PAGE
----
In 2021, the Institute launched a new video series called Scientist Stories where we highlight the scientists behind our world-leading research. In this series, we discover more about what they do and how they got to where they are now. In this latest edition, we chat to Anne Segonds-Pichon, a statistician in our Bioinformatics Facility, about how she found the career she has today, what a day in the life might look like and more. Watch the video on our YouTube channel or read the profile below.
Can you tell us a little bit about your role at the Babraham Institute?
I sure can. First of all, I don't consider myself a statistician, but rather a biostatistician, which implies that I have a biology background and I see myself more as a biologist who has learned to do stats rather than a really hardcore statistician. So I am the biostatistician in the Bioinformatics group, meaning that, like my coworkers, I interact with people's data. I would consider myself slightly less geeky than they are as I'm not as good as coding or at knowing obscure stuff about servers and all that. But still, I'm part of the team handling and dealing with data.
What does a typical day look like for you?
Well, I'm not sure there really is a typical day, especially since COVID. But it could be either that I am at my desk analysing people's data so it could be a big job and I spend my day on the particular data set I wish, so you are in the zone working on one larger project. Or it's more a lot of small jobs or even a bit of both where I am busy doing something and people come, well they I used to come and now they do it virtually, and they ask questions about how to handle their data or a variety of statistical analyses. On another day I could be teaching and training, which has become a much bigger part of our role as a bioinformatics team, but certainly for me. But there has been a huge increase in the of teaching and training, which I love to do. So it's either a group of PhD students or people from a wide range of ages from the Institute, or external to the Institute.
What is your background, your career route and your education to get to where you are?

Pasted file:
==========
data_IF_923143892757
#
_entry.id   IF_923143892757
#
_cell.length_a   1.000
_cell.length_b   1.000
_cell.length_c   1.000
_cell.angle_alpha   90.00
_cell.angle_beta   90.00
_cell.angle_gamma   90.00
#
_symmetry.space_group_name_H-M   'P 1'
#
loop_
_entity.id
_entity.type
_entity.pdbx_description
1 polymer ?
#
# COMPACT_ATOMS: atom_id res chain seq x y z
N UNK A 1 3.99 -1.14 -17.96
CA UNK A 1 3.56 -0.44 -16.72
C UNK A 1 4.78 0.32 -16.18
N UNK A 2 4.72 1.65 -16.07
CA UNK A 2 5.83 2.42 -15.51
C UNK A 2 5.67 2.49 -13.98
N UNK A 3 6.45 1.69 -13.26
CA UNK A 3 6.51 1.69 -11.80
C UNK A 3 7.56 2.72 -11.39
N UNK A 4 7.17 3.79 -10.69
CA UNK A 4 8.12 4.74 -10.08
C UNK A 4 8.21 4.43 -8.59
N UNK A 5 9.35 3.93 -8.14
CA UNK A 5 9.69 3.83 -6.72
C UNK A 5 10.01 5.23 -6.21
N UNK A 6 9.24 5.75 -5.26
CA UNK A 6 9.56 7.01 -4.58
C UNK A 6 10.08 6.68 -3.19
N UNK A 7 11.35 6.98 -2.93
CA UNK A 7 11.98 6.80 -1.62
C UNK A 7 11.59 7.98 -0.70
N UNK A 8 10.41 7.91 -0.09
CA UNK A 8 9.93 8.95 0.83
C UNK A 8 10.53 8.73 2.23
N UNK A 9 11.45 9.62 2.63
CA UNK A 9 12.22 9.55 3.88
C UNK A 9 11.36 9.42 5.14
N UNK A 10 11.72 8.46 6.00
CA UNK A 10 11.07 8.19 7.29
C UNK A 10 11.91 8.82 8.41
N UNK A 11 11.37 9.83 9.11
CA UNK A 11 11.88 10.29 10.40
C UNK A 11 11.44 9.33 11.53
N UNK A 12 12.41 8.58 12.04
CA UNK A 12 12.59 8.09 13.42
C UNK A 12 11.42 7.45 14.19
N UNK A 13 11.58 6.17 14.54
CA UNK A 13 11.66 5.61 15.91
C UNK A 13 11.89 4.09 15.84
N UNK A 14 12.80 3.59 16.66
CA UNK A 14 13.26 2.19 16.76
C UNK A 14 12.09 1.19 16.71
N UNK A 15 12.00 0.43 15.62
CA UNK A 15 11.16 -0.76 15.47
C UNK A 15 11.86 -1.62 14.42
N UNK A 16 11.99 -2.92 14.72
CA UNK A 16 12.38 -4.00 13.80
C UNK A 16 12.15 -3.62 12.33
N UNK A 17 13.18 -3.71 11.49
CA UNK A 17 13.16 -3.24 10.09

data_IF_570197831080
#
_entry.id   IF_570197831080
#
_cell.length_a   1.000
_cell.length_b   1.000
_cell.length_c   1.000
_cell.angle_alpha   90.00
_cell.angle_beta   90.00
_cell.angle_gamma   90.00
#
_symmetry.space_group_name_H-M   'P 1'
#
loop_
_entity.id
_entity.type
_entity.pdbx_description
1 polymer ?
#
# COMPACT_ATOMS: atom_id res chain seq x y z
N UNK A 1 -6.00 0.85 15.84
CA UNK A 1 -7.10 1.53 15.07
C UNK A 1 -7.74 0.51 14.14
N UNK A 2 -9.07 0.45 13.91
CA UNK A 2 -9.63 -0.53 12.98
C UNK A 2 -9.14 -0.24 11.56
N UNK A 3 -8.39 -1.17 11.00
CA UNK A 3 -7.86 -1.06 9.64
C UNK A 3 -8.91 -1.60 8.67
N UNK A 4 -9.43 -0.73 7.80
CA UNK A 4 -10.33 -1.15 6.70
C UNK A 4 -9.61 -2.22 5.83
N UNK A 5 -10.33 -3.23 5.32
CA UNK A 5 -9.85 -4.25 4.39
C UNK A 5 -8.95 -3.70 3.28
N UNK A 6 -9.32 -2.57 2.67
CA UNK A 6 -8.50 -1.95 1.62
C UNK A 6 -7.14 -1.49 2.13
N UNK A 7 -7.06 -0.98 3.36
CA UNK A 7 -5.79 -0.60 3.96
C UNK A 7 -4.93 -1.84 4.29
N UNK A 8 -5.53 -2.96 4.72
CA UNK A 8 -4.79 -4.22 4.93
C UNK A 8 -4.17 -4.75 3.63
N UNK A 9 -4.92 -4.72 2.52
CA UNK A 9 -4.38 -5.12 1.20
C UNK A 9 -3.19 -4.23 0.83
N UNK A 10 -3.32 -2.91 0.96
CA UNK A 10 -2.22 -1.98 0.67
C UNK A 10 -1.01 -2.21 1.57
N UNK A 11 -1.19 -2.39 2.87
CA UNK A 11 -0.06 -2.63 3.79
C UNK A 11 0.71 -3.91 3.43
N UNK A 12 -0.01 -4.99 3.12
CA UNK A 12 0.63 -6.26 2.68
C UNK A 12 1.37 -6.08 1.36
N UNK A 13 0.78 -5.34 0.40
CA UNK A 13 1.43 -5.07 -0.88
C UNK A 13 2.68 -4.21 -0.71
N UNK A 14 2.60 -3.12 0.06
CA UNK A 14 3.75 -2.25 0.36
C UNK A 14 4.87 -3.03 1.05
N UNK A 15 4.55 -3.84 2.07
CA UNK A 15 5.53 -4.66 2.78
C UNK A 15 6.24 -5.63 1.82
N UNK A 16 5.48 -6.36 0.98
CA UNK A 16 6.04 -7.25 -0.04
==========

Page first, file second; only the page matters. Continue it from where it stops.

I started out studying ecology, and then eco-epidemiology (or quantification of interactions between variables in a particular habitat). More on the animal side than the human side. I totally loved it! I loved my PhD very much, which was about host parasites and host/parasite relationships. So after that, I worked in epidemiology in Dublin and public health and my job there became much more on the analytical side of biology, rather than designing an experiment and actually collecting data. Instead the data was already there and my job became more about analysing someone else's data. Then I came to Babraham all those years ago and just kept on analysing people’s data, I don't think I made a conscious choice in that. I think it's partly life, partly family and also something I enjoy doing, which led me where I am now.
What interests do you have outside of science?
So outside science there are many things I like. I am a mother, so I, of course, enjoy my children. I try to interact as much with them as I can. They've grown up now which slightly breaks my heart, but there is nothing you can do about that. I like to interact with my friends around movies. I like pets a lot. I have two dogs; a young one and an older one, and a cat.
Being a scientist in an academic-like environment like the Babraham Institute, I am very lucky because I work with fabulous people, but also because we have a lot of flexibility in our time. So it means that you can have a super harmonious balance between life outside work and life inside Babraham!
What advice would you have for others considering a career in science?
It would be to not be afraid of stats because it is very important - genuinely it is! It is taught in a very scary, dry way which is still the case in many ways. That makes it hard, especially for a biologist or a life scientist, to connect statistics and the cool stuff that we are studying and as a result, people get scared about it, whereas it should really be about the confidence we have, or not, in our data.
Other than that, to be to be open. I think as much as possible, remember that it's a journey. So having your mind set on something too precise can mean that we miss opportunities, but we can also get a sense of our failure if we do not get what we want. If you think that way and it doesn't happen the way you intended, you might feel like you missed out on something and that's absolutely not true. It's just about doing your best and and enjoying the journey.
Image description: Anne Segonds-Pichon
Scientist Stories: Anne Segonds-Pichon video
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21 February 2022